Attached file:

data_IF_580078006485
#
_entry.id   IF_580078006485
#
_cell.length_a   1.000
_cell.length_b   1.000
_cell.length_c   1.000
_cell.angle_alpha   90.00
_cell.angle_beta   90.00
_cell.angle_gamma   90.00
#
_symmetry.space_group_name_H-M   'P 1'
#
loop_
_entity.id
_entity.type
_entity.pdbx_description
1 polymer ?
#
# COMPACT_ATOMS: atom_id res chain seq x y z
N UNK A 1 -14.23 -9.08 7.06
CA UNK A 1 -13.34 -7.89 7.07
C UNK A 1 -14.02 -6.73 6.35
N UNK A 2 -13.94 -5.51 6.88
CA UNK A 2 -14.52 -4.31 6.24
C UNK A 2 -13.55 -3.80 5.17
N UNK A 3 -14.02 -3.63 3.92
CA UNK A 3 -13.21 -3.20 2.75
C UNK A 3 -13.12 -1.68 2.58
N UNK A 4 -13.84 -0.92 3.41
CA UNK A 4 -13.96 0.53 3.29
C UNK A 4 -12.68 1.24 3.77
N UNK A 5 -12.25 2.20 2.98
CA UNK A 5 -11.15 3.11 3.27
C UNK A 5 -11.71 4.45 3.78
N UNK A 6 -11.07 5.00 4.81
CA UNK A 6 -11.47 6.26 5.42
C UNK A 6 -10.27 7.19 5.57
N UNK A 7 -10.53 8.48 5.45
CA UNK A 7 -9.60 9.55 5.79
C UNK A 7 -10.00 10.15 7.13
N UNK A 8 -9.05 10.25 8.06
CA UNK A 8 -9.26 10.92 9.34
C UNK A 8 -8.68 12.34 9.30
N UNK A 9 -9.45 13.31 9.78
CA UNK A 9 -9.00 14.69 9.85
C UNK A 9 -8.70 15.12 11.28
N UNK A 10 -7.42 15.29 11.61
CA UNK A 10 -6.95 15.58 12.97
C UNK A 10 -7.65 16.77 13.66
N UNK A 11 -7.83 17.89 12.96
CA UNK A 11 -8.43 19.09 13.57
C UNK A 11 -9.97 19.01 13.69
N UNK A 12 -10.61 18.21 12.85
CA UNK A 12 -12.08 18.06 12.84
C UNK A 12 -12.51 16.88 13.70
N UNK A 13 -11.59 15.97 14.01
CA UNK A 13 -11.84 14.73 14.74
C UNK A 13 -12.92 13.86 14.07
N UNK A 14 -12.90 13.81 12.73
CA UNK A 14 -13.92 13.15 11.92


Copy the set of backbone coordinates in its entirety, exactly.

data_IF_580078006485
#
_entry.id   IF_580078006485
#
_cell.length_a   1.000
_cell.length_b   1.000
_cell.length_c   1.000
_cell.angle_alpha   90.00
_cell.angle_beta   90.00
_cell.angle_gamma   90.00
#
_symmetry.space_group_name_H-M   'P 1'
#
loop_
_entity.id
_entity.type
_entity.pdbx_description
1 polymer ?
#
# COMPACT_ATOMS: atom_id res chain seq x y z
N UNK A 1 -14.23 -9.08 7.06
CA UNK A 1 -13.34 -7.89 7.07
C UNK A 1 -14.02 -6.73 6.35
N UNK A 2 -13.94 -5.51 6.88
CA UNK A 2 -14.52 -4.31 6.24
C UNK A 2 -13.55 -3.80 5.17
N UNK A 3 -14.02 -3.63 3.92
CA UNK A 3 -13.21 -3.20 2.75
C UNK A 3 -13.12 -1.68 2.58
N UNK A 4 -13.84 -0.92 3.41
CA UNK A 4 -13.96 0.53 3.29
C UNK A 4 -12.68 1.24 3.77
N UNK A 5 -12.25 2.20 2.98
CA UNK A 5 -11.15 3.11 3.27
C UNK A 5 -11.71 4.45 3.78
N UNK A 6 -11.07 5.00 4.81
CA UNK A 6 -11.47 6.26 5.42
C UNK A 6 -10.27 7.19 5.57
N UNK A 7 -10.53 8.48 5.45
CA UNK A 7 -9.60 9.55 5.79
C UNK A 7 -10.00 10.15 7.13
N UNK A 8 -9.05 10.25 8.06
CA UNK A 8 -9.26 10.92 9.34
C UNK A 8 -8.68 12.34 9.30
N UNK A 9 -9.45 13.31 9.78
CA UNK A 9 -9.00 14.69 9.85
C UNK A 9 -8.70 15.12 11.28
N UNK A 10 -7.42 15.29 11.61
CA UNK A 10 -6.95 15.58 12.97
C UNK A 10 -7.65 16.77 13.66
N UNK A 11 -7.83 17.89 12.96
CA UNK A 11 -8.43 19.09 13.57
C UNK A 11 -9.97 19.01 13.69
N UNK A 12 -10.61 18.21 12.85
CA UNK A 12 -12.08 18.06 12.84
C UNK A 12 -12.51 16.88 13.70
N UNK A 13 -11.59 15.97 14.01
CA UNK A 13 -11.84 14.73 14.74
C UNK A 13 -12.92 13.86 14.07
N UNK A 14 -12.90 13.81 12.73
CA UNK A 14 -13.92 13.15 11.92